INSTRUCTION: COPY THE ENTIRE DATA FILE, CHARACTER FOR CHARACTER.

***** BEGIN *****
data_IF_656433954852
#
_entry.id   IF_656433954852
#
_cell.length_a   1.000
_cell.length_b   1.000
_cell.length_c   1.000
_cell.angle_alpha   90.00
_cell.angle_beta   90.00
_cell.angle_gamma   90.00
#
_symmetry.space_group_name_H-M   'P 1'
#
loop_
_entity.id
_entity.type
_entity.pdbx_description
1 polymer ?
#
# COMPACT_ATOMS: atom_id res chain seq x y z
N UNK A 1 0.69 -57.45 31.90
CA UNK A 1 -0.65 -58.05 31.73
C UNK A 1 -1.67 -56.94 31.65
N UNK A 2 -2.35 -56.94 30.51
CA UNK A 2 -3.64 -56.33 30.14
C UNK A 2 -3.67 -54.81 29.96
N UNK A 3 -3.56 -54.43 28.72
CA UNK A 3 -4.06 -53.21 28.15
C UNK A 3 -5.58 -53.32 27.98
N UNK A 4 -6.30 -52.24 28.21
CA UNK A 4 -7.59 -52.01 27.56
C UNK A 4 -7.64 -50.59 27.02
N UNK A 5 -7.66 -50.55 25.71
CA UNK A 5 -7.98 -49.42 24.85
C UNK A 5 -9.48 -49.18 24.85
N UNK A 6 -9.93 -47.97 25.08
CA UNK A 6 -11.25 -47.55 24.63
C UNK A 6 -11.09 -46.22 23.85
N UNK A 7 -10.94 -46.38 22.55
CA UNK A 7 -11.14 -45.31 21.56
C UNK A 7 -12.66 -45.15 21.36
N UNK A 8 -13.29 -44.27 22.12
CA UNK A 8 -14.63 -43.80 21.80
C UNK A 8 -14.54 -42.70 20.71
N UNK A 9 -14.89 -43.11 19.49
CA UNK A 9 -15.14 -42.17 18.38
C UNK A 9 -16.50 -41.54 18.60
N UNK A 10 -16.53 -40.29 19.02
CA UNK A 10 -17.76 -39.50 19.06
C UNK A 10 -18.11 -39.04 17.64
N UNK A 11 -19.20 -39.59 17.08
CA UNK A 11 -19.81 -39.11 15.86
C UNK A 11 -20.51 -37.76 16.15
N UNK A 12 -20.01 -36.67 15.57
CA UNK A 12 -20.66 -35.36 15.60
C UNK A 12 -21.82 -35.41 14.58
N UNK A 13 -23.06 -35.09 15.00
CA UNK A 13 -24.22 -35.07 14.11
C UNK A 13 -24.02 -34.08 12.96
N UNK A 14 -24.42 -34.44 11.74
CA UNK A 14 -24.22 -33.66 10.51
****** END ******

data_IF_656433954852
#
_entry.id   IF_656433954852
#
_cell.length_a   1.000
_cell.length_b   1.000
_cell.length_c   1.000
_cell.angle_alpha   90.00
_cell.angle_beta   90.00
_cell.angle_gamma   90.00
#
_symmetry.space_group_name_H-M   'P 1'
#
loop_
_entity.id
_entity.type
_entity.pdbx_description
1 polymer ?
#
# COMPACT_ATOMS: atom_id res chain seq x y z
N UNK A 1 0.69 -57.45 31.90
CA UNK A 1 -0.65 -58.05 31.73
C UNK A 1 -1.67 -56.94 31.65
N UNK A 2 -2.35 -56.94 30.51
CA UNK A 2 -3.64 -56.33 30.14
C UNK A 2 -3.67 -54.81 29.96
N UNK A 3 -3.56 -54.43 28.72
CA UNK A 3 -4.06 -53.21 28.15
C UNK A 3 -5.58 -53.32 27.98
N UNK A 4 -6.30 -52.24 28.21
CA UNK A 4 -7.59 -52.01 27.56
C UNK A 4 -7.64 -50.59 27.02
N UNK A 5 -7.66 -50.55 25.71
CA UNK A 5 -7.98 -49.42 24.85
C UNK A 5 -9.48 -49.18 24.85
N UNK A 6 -9.93 -47.97 25.08
CA UNK A 6 -11.25 -47.55 24.63
C UNK A 6 -11.09 -46.22 23.85
N UNK A 7 -10.94 -46.38 22.55
CA UNK A 7 -11.14 -45.31 21.56
C UNK A 7 -12.66 -45.15 21.36
N UNK A 8 -13.29 -44.27 22.12
CA UNK A 8 -14.63 -43.80 21.80
C UNK A 8 -14.54 -42.70 20.71
N UNK A 9 -14.89 -43.11 19.49
CA UNK A 9 -15.14 -42.17 18.38
C UNK A 9 -16.50 -41.54 18.60
N UNK A 10 -16.53 -40.29 19.02
CA UNK A 10 -17.76 -39.50 19.06
C UNK A 10 -18.11 -39.04 17.64
N UNK A 11 -19.20 -39.59 17.08
CA UNK A 11 -19.81 -39.11 15.86
C UNK A 11 -20.51 -37.76 16.15
N UNK A 12 -20.01 -36.67 15.57
CA UNK A 12 -20.66 -35.36 15.60
C UNK A 12 -21.82 -35.41 14.58
N UNK A 13 -23.06 -35.09 15.00
CA UNK A 13 -24.22 -35.07 14.11
C UNK A 13 -24.02 -34.08 12.96
N UNK A 14 -24.42 -34.44 11.74
CA UNK A 14 -24.22 -33.66 10.51